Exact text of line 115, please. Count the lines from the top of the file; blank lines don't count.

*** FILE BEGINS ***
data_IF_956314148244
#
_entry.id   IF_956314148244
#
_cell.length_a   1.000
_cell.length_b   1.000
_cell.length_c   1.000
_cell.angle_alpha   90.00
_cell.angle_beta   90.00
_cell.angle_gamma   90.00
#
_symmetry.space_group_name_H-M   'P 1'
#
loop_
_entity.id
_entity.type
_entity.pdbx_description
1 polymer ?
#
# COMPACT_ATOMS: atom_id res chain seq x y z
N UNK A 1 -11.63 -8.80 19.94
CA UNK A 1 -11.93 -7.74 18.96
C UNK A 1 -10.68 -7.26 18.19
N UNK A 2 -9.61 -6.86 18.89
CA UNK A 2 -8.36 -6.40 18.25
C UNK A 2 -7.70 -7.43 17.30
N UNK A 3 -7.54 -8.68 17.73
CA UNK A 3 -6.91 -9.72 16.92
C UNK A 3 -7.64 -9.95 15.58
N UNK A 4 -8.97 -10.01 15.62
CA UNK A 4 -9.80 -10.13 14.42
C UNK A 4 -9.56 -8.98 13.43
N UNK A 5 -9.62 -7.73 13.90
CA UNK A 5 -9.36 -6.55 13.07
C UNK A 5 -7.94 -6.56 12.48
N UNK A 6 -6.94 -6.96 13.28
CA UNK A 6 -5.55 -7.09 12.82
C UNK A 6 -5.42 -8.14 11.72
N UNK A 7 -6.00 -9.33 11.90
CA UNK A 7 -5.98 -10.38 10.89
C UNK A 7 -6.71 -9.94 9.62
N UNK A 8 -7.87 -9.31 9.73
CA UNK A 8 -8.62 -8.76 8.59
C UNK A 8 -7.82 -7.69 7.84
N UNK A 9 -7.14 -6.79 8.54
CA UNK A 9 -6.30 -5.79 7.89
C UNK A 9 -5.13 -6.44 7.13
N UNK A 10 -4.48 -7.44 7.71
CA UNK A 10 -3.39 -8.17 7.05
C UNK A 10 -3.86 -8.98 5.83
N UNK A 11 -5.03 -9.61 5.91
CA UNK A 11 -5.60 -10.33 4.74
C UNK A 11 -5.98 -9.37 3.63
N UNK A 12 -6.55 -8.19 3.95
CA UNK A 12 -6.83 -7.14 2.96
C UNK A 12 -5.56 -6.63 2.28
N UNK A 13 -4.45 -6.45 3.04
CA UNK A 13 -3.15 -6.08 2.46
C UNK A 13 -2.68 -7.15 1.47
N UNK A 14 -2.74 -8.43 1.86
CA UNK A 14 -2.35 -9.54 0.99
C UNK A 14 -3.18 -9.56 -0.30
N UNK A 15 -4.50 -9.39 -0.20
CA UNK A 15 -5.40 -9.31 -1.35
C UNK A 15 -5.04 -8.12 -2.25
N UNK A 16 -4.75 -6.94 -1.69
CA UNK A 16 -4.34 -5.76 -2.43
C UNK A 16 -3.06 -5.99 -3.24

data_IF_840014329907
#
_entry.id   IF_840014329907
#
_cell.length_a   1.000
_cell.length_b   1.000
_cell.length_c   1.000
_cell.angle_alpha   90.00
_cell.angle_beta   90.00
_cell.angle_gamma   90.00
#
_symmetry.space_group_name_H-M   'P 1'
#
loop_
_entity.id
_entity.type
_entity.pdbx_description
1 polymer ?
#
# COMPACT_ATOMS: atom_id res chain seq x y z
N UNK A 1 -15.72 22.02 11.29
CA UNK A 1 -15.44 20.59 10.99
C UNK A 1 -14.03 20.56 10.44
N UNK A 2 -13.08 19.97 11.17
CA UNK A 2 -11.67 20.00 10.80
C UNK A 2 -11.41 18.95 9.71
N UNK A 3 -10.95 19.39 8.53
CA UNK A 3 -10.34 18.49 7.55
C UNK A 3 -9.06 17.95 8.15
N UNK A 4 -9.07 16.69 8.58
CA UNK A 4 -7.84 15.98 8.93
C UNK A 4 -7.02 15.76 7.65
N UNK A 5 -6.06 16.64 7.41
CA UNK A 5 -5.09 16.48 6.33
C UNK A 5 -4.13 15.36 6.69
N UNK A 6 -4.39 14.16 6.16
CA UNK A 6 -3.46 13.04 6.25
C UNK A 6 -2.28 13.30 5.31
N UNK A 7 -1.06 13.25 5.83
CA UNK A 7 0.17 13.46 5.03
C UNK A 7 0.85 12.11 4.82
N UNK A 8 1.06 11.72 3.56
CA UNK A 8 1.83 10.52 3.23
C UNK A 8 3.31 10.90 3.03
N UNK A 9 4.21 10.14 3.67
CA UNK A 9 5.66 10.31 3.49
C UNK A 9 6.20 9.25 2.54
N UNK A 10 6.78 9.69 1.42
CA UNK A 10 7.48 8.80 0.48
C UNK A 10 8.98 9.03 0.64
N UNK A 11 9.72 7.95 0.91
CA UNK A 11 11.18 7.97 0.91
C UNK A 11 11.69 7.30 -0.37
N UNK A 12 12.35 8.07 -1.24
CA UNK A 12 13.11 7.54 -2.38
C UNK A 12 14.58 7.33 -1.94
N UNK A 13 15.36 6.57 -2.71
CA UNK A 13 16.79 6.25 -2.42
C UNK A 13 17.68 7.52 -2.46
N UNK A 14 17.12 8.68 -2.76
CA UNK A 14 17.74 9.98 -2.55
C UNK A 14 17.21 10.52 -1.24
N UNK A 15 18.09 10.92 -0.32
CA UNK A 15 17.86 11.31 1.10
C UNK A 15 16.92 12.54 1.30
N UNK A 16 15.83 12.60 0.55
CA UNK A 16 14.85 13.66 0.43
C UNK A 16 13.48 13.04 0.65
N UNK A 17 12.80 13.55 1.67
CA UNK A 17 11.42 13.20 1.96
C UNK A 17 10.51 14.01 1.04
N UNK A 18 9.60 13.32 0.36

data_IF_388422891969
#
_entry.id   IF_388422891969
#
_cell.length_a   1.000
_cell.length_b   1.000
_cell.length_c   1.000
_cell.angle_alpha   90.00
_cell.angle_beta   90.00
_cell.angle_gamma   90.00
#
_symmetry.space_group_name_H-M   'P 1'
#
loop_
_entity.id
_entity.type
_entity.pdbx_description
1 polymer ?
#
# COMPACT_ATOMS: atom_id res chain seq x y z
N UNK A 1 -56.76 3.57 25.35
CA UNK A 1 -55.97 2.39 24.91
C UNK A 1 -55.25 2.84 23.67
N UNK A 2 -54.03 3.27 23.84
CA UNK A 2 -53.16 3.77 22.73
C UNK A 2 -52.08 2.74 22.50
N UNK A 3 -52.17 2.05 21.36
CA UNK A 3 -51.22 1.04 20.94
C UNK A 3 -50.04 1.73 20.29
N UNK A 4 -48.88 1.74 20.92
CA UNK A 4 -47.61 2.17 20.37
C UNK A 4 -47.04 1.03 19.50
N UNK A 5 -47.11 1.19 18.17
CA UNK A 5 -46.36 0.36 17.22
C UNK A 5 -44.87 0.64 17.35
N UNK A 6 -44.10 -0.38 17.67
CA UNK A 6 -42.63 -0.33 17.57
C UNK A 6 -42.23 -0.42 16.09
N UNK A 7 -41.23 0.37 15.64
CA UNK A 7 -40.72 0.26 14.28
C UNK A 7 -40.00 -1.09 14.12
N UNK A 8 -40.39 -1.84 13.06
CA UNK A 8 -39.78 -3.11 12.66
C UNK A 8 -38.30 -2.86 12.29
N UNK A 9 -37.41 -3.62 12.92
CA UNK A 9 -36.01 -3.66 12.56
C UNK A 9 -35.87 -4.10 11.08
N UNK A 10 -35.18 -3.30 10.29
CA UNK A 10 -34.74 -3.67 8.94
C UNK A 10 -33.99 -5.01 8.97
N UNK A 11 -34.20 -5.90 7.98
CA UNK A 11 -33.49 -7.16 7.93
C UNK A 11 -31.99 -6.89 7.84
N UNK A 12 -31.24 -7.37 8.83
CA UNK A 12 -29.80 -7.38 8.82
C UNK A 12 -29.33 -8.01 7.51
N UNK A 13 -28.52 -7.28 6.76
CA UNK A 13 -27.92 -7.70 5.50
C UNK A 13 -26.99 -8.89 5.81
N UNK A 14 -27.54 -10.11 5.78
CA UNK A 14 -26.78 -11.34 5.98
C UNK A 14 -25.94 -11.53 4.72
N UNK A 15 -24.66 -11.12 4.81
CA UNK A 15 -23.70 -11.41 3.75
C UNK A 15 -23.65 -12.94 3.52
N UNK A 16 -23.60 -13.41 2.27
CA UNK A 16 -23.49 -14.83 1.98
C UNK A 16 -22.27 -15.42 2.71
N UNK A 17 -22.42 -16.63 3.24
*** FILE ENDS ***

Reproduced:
C UNK A 9 6.20 9.25 2.54